Borges’s first book was a collection of poems entitled Fervor de Buenos Aires, published in 1923.

One might expect the title to refer to the “fervor” or the hustle and bustle of a city undergoing rapid expansion in the early years of the twentieth century: thanks to mass immigration, Buenos Aires grew by 75% during this period (Beatriz Sarlo, Una modernidad periférica 18). But Borges’s city is strangely subdued and depopulated. Practically every other poem has a reference to “shadow” (“the bank of shadow” [39], “fear of the shadows” [57]) or to “ash” (“a little ash and a little glory” [44], “between the ashes and the fatherland”), not to mention death (the poems “Remorse for Any Death” [53], “Inscription on Any Tomb” [55]), boredom (52), and solitude (67) and so on.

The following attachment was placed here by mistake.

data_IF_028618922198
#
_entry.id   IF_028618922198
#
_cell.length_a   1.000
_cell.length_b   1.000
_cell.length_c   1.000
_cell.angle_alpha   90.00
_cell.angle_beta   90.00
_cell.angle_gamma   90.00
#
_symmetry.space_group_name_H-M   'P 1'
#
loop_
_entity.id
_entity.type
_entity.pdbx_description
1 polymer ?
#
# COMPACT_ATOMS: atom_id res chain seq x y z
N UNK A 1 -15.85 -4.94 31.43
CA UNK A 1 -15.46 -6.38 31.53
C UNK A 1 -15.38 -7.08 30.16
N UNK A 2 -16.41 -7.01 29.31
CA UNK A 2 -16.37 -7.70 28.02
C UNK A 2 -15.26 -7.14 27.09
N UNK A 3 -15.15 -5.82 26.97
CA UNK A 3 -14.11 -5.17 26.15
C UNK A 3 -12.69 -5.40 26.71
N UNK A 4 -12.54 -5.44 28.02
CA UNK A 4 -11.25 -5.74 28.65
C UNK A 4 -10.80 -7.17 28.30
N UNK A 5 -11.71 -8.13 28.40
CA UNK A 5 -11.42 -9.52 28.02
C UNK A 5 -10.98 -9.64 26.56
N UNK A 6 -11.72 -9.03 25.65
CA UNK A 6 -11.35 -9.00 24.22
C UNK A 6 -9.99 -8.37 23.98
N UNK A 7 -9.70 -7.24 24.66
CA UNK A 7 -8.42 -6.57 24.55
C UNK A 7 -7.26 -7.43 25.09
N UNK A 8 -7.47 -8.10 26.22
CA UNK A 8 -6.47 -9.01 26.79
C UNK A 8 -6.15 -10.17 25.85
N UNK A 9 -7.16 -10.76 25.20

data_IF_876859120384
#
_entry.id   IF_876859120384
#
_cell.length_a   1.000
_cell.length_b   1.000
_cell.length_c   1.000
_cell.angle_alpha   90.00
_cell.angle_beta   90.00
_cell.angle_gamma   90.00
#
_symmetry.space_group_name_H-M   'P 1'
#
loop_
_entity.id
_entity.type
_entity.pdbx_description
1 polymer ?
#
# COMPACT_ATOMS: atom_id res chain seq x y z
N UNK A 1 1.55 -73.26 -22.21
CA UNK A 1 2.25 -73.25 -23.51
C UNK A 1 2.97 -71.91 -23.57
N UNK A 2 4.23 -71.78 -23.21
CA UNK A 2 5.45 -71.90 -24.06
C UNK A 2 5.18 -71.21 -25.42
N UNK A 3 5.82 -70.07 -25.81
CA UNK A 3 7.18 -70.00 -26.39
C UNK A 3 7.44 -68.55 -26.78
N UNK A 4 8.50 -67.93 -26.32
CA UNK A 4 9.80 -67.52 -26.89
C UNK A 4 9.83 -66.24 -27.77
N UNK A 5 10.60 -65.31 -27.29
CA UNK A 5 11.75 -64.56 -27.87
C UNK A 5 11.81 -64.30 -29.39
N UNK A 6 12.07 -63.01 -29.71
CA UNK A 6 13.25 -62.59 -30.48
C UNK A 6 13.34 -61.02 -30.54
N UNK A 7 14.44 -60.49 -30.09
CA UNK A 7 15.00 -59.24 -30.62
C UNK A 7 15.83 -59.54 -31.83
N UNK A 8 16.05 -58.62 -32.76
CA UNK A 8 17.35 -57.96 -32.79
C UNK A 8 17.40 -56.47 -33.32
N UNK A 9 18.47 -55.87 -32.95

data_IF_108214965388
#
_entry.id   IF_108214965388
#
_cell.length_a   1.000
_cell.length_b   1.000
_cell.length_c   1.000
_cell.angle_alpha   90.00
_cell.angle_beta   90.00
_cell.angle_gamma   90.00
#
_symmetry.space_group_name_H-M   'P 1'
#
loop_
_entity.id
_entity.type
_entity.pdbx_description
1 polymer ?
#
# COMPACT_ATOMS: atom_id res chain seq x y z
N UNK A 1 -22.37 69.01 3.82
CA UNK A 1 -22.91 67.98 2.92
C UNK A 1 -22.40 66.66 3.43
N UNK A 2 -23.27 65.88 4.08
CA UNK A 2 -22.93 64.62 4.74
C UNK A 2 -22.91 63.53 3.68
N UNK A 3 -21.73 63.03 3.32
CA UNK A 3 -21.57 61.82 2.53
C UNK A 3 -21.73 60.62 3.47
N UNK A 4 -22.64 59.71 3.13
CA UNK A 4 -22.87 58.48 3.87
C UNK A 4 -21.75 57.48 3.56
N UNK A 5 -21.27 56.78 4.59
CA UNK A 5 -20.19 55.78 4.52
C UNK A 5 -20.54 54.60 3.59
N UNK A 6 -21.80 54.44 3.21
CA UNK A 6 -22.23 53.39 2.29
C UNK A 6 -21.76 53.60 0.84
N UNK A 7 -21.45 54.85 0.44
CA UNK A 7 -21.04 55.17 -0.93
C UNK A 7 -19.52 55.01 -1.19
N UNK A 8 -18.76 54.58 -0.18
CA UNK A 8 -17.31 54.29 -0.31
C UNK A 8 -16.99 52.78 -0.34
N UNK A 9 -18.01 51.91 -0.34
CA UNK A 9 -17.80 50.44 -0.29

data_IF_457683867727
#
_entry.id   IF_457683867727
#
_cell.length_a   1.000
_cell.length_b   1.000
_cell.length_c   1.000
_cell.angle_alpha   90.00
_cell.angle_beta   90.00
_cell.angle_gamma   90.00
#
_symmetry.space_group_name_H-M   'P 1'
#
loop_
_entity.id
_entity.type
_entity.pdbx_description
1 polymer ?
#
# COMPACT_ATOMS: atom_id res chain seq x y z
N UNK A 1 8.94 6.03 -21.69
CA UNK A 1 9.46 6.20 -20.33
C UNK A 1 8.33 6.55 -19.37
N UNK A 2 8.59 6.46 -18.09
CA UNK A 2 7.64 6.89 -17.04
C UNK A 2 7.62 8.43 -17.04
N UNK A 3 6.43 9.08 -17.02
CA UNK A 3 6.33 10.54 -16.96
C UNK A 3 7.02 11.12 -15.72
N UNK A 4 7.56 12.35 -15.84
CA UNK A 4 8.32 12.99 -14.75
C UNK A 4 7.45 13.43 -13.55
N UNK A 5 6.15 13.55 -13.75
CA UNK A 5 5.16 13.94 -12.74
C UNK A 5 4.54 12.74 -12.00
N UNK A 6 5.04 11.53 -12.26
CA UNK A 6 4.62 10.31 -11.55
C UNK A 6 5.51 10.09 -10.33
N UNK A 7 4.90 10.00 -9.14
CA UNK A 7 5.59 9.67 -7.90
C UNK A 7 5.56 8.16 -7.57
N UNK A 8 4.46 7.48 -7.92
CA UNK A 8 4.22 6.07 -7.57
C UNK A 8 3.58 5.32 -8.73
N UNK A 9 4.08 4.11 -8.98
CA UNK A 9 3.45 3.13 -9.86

If this is the modern (or even the modernist) city, more than anything else it reminds one of French photographer Eugène Atget’s famous portraits of deserted Parisian streetscapes. And if Borges is an urban flâneur, he is one who avoids the city-center streets, “unpleasant because of all the crowds and fuss.” He prefers rather to wander the suburbs and indeed the very edge of the city, where the deserted lanes are “full of promise for the man on his own” (37).

And yet Borges has told us that where there is one there are always also at least two. “I am alone and I am with myself” as he puts it here (65). Or even many: his is a “solitude populated like a dream” (69). One is already quite enough of a crowd, because every “one” (or everyone) is divided, split, multiple.